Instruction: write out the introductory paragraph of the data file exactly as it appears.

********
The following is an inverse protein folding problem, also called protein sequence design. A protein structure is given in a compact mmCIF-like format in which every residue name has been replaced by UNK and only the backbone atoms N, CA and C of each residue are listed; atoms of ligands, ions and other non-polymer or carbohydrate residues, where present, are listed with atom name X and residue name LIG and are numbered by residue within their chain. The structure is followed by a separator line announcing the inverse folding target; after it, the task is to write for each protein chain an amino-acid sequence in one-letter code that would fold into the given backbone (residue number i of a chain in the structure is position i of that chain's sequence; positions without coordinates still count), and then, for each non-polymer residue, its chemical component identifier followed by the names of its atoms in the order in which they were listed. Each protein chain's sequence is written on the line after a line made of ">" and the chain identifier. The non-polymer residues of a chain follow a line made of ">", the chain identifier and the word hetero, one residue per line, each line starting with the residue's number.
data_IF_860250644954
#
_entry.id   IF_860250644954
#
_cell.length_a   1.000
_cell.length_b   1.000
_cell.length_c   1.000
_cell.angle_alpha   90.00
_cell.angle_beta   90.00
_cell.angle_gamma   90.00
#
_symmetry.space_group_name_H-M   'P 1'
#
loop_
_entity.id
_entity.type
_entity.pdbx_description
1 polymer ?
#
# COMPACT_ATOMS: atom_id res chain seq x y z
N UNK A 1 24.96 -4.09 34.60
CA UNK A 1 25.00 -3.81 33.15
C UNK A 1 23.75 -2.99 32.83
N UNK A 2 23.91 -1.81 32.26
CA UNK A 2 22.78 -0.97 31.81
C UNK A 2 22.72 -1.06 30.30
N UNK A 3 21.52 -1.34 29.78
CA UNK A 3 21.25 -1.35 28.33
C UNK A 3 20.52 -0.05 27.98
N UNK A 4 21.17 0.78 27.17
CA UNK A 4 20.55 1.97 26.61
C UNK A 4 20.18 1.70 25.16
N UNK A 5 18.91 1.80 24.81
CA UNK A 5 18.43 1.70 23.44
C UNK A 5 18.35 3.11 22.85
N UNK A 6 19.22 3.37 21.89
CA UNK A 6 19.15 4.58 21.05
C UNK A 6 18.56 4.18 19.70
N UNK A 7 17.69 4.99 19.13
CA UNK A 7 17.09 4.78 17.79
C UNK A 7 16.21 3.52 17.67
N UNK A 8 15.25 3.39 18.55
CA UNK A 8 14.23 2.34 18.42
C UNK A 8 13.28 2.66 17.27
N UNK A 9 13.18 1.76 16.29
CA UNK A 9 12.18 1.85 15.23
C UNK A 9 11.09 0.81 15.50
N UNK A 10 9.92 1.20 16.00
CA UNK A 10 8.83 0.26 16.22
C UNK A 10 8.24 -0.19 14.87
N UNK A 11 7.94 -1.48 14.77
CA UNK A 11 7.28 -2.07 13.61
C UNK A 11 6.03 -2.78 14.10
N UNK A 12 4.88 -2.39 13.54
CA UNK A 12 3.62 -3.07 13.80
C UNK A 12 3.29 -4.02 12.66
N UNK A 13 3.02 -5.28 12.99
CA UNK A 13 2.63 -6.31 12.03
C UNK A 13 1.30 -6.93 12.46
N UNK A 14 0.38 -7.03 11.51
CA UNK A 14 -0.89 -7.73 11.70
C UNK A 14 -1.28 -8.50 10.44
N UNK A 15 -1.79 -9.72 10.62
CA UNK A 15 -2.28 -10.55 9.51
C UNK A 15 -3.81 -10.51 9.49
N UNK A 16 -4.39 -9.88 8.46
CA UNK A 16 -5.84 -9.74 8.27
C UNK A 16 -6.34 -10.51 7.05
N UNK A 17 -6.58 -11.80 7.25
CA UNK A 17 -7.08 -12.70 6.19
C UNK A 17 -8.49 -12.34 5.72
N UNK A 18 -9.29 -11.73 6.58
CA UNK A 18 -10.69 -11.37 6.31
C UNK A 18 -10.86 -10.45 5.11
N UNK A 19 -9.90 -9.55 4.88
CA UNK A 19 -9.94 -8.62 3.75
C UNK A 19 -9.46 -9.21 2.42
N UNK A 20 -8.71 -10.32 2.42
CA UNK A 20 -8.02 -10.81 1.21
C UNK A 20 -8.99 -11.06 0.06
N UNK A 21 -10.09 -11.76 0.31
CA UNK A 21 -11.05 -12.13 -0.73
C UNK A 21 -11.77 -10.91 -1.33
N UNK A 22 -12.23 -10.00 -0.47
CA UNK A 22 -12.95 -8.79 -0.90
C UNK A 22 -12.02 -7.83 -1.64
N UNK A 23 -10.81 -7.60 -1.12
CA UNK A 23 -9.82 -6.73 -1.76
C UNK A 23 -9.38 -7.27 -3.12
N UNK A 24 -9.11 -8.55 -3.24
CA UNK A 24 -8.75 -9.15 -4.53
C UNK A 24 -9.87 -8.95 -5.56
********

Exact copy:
The following is an inverse protein folding problem, also called protein sequence design. A protein structure is given in a compact mmCIF-like format in which every residue name has been replaced by UNK and only the backbone atoms N, CA and C of each residue are listed; atoms of ligands, ions and other non-polymer or carbohydrate residues, where present, are listed with atom name X and residue name LIG and are numbered by residue within their chain. The structure is followed by a separator line announcing the inverse folding target; after it, the task is to write for each protein chain an amino-acid sequence in one-letter code that would fold into the given backbone (residue number i of a chain in the structure is position i of that chain's sequence; positions without coordinates still count), and then, for each non-polymer residue, its chemical component identifier followed by the names of its atoms in the order in which they were listed. Each protein chain's sequence is written on the line after a line made of ">" and the chain identifier. The non-polymer residues of a chain follow a line made of ">", the chain identifier and the word hetero, one residue per line, each line starting with the residue's number.